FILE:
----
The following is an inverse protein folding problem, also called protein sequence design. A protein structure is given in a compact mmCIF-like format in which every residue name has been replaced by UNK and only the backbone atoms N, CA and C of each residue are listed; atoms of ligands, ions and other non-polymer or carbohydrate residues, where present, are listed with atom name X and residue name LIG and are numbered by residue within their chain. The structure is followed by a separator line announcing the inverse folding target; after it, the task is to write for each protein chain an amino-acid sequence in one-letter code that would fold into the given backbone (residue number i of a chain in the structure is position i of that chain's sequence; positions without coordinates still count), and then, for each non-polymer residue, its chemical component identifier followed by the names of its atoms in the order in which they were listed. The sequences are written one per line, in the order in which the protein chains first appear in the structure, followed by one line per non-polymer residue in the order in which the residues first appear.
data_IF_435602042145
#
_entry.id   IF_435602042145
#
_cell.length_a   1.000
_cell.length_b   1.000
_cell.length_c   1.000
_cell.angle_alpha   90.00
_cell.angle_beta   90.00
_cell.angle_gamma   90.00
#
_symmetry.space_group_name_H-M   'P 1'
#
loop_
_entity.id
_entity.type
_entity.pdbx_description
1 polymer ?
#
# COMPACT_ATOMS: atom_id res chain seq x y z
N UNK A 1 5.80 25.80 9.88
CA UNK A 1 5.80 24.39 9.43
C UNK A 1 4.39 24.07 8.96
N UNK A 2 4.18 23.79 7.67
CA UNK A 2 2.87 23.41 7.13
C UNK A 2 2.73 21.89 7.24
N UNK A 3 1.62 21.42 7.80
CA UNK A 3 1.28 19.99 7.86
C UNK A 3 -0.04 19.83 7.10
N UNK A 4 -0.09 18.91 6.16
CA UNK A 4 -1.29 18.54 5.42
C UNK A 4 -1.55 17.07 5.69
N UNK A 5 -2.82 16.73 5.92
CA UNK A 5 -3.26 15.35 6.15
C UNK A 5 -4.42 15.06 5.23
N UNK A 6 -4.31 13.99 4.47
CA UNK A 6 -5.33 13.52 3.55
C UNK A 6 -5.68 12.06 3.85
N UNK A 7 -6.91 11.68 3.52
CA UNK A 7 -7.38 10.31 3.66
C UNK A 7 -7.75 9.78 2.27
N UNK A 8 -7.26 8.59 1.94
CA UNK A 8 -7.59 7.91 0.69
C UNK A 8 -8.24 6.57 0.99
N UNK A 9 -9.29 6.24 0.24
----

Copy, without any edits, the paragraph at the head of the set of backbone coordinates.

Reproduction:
The following is an inverse protein folding problem, also called protein sequence design. A protein structure is given in a compact mmCIF-like format in which every residue name has been replaced by UNK and only the backbone atoms N, CA and C of each residue are listed; atoms of ligands, ions and other non-polymer or carbohydrate residues, where present, are listed with atom name X and residue name LIG and are numbered by residue within their chain. The structure is followed by a separator line announcing the inverse folding target; after it, the task is to write for each protein chain an amino-acid sequence in one-letter code that would fold into the given backbone (residue number i of a chain in the structure is position i of that chain's sequence; positions without coordinates still count), and then, for each non-polymer residue, its chemical component identifier followed by the names of its atoms in the order in which they were listed. The sequences are written one per line, in the order in which the protein chains first appear in the structure, followed by one line per non-polymer residue in the order in which the residues first appear.